Skip to main content

Antibiotic resistant airborne bacteria and their multidrug resistance pattern at University teaching referral Hospital in South Ethiopia



Hospitals provide a reservoir of microorganisms, many of which are multi-resistant to antibiotics. Emergence of multi-drug resistant strains in a hospital environment, particularly in developing countries is an increasing problem to infection treatment. This study aims at assessing antibiotic resistant airborne bacterial isolates.


A cross-sectional study was conducted at Wolaita Sodo university teaching and referral Hospital. Indoor air samples were collected by using passive air sampling method. Sample processing and antimicrobial susceptibility testing were done following standard bacteriological techniques. The data was analyzed using SPSS version 20.


Medically important bacterial pathogens, Coagulase negative staphylococci (29.6%), Staphylococcus aureus (26.3%), Enterococci species, Enterococcus faecalis and Enterococcus faecium (16.5%), Acinetobacter species (9.5%), Escherichia coli (5.8%) and Pseudomonas aeruginosa (5.3%) were isolated. Antibiotic resistance rate ranging from 7.5 to 87.5% was detected for all isolates. Acinetobacter species showed a high rate of resistance for trimethoprim-sulfamethoxazole, gentamicin (78.2%) and ciprofloxacin (82.6%), 28 (38.9%) of S. aureus isolates were meticillin resistant, and 7.5% Enterococci isolates of were vancomycin resistant. 75.3% of all bacterial pathogen were multi-drug resistant. Among them, 74.6% were gram positive and 84% were gram negative. Multi-drug resistance were observed among 84.6% of P. aeruginosa, of 82.5% Enterococcii, E. coli 78.6%, S. aureus 76.6%, and Coagulase negative staphylococci of 73.6%.


Indoor environment of the hospital was contaminated with airborne microbiotas, which are common cause of post-surgical site infection in the study area. Bacterial isolates were highly resistant to commonly used antibiotics with high multi-drug resistance percentage. So air quality of hospital environment, in restricted settings deserves attention, and requires long-term surveillance to protect both patients and healthcare workers.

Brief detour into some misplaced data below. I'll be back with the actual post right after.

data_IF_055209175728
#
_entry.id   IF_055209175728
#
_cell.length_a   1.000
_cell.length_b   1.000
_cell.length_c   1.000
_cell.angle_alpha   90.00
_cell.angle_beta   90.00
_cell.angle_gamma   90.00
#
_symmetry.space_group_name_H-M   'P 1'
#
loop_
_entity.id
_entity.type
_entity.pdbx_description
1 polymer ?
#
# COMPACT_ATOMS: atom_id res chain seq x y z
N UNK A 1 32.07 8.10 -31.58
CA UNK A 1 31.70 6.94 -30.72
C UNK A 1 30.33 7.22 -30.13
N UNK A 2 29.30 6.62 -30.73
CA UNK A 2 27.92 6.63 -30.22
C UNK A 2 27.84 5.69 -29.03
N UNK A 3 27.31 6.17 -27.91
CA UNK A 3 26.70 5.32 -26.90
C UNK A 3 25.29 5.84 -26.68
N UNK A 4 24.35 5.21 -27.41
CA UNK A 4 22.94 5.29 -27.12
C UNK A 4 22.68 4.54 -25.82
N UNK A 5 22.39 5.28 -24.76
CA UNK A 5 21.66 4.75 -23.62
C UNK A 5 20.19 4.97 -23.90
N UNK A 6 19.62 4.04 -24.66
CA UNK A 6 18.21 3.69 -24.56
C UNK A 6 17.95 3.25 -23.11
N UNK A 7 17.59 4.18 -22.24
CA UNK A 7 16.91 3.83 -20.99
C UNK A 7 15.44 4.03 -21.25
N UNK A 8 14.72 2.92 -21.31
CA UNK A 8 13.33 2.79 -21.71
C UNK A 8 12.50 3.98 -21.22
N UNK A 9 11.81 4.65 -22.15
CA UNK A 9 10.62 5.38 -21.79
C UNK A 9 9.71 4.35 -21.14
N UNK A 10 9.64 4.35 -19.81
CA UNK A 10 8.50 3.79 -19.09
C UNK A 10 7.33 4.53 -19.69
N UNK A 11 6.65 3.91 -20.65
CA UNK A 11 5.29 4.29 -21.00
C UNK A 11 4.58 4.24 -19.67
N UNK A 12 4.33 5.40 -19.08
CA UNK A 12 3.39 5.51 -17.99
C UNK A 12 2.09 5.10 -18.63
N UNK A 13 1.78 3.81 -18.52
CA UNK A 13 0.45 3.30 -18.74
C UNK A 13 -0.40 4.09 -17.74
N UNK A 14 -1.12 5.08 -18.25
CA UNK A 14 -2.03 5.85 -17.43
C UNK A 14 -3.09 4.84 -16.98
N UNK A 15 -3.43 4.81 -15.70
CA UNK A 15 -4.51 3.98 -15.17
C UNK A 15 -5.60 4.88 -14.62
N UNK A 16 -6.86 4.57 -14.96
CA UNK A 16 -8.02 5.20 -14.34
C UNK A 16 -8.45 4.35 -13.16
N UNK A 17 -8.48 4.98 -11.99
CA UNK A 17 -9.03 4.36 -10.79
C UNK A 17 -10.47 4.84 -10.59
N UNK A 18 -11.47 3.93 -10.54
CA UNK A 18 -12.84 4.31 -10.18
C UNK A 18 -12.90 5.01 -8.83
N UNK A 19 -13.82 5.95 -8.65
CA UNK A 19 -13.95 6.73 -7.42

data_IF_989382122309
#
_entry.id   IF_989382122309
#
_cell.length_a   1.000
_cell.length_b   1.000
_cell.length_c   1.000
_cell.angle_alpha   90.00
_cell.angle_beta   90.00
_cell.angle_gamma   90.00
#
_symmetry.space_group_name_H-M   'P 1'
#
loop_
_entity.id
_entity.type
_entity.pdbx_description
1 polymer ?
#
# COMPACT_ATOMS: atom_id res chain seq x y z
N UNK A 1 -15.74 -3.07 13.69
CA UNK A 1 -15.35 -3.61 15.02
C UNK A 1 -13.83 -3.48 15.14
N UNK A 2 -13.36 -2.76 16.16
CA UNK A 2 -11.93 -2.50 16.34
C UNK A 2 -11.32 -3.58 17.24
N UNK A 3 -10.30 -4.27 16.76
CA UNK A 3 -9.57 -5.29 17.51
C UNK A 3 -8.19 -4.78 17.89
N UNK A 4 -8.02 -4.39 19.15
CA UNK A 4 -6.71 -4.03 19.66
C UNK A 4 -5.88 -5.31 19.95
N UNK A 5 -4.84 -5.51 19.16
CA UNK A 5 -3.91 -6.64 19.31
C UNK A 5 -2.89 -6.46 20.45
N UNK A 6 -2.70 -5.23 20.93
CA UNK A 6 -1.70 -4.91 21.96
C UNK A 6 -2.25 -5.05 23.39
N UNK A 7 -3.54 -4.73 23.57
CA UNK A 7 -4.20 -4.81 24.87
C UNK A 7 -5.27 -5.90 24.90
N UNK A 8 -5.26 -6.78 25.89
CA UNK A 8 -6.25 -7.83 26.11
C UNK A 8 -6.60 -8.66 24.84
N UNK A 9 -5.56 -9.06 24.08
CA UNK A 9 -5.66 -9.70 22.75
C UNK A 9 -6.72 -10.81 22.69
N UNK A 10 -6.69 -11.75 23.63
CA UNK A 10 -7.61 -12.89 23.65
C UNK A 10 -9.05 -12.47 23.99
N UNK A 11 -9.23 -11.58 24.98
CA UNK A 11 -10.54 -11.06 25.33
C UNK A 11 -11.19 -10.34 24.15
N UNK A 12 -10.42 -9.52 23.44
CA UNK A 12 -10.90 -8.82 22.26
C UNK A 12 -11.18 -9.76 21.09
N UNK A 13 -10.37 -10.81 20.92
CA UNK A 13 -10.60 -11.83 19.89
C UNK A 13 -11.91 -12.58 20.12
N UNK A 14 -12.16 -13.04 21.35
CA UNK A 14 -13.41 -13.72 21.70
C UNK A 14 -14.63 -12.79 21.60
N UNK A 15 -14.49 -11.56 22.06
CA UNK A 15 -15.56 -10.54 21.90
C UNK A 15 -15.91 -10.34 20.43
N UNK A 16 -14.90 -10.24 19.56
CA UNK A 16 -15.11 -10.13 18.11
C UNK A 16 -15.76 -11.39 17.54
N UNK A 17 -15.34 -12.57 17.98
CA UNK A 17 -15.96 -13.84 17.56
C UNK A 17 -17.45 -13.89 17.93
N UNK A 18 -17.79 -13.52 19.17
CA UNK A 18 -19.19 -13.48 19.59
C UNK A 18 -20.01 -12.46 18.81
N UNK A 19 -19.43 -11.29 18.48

Hospital environment plays a significant role in the occurrence of nosocomial infection since it harbors a diverse population of microorganisms [1]. Bacterial pathogens of medical importance like Pseudomonas aeruginosa, Staphylococcus aureus, Escherichia coli, Enterococci, Acinetobacter spp. and Coagulase-negative staphylococci are a common cause of healthcare-associated infection which could able to survive and persist for long period of time in the hospital environment and have resistant disinfectants potential. The persistence ability of bacterial pathogens in hospital environment associated with a background rise in various types of nosocomial infections and could reach the sick patients through sources like air [2,3,4,5].

Operation theatre, delivery room, and intensive care unit are settings where patients are at a greater risk than the outside environment and could be polluted with bacterial pathogens released into it from various sources [6]. Environmental surface reservoirs like floors, the number of visitors, extent of indoor traffic, time of day and the number of materials brought in from outside and antibiotic resistance aggravate the extent of air bacterial microbiota [7, 8]. The uncontrolled movement of air in and out of the hospital environment makes the bacterial persistence worse since these infectious microorganisms may spread easily into the environment through sneezing, coughing, talking and contact with hospital materials. It can affect not only patients admitted to rooms in which the prior occupants tested positive for a pathogen but also other patients in the facility and even patients in other facilities in a network [9].